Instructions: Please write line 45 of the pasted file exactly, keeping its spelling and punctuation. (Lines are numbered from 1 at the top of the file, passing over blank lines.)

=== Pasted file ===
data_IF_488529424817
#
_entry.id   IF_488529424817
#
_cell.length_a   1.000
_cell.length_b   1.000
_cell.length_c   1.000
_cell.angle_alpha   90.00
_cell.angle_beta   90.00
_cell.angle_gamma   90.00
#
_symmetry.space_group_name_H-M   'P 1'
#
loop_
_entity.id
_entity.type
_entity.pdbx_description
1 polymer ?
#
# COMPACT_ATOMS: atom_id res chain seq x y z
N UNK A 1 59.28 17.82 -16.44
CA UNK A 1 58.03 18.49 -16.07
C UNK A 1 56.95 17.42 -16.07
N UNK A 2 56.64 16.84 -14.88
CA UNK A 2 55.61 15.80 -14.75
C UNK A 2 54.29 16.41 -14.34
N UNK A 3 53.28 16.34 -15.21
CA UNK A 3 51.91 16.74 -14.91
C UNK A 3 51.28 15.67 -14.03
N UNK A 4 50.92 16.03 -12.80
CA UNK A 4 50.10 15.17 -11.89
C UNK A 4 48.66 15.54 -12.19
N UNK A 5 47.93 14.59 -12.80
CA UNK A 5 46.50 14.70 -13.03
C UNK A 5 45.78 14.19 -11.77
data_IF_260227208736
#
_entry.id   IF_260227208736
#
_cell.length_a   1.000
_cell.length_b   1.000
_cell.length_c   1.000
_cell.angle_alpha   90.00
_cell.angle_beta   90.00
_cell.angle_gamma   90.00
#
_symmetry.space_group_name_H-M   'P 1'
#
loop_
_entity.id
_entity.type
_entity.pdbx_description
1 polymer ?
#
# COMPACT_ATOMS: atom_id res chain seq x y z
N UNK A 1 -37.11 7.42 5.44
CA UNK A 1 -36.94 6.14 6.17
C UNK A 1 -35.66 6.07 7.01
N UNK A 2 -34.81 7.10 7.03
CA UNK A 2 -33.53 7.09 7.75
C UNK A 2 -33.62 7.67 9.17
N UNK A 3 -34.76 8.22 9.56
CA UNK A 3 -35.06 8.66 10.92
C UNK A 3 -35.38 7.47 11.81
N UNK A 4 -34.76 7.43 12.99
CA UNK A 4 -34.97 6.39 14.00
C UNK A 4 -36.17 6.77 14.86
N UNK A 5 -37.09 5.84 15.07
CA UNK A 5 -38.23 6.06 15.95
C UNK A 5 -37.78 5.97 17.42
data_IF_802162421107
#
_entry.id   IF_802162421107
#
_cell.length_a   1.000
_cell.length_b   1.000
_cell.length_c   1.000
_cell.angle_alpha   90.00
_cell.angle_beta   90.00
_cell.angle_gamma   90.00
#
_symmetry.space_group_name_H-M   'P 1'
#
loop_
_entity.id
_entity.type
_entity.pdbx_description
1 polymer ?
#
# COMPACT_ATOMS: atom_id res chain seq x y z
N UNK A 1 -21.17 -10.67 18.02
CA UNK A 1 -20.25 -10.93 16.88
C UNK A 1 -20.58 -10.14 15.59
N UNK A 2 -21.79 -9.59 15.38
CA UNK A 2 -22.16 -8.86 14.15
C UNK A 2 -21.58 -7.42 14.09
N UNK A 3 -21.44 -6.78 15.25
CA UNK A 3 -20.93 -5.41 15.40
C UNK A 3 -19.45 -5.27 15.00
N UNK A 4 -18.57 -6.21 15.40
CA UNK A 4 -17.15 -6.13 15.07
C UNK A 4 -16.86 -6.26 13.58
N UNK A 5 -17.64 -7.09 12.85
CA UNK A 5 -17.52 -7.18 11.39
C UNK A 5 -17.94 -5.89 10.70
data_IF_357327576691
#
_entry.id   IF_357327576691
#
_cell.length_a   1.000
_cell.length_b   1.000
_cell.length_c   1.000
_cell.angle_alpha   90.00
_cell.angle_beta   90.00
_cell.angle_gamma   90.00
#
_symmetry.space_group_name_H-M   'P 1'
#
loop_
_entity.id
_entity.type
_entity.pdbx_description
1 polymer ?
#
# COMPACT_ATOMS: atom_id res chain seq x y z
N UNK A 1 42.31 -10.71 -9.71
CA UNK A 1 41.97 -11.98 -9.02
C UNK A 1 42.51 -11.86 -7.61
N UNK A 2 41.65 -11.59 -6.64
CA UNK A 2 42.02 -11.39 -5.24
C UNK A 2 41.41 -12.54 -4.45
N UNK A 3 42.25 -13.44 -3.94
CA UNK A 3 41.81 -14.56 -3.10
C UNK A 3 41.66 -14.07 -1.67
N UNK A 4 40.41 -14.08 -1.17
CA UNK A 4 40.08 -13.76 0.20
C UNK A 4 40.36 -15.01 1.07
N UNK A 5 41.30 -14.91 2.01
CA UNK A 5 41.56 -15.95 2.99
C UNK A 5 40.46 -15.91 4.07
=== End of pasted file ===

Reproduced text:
_cell.angle_gamma   90.00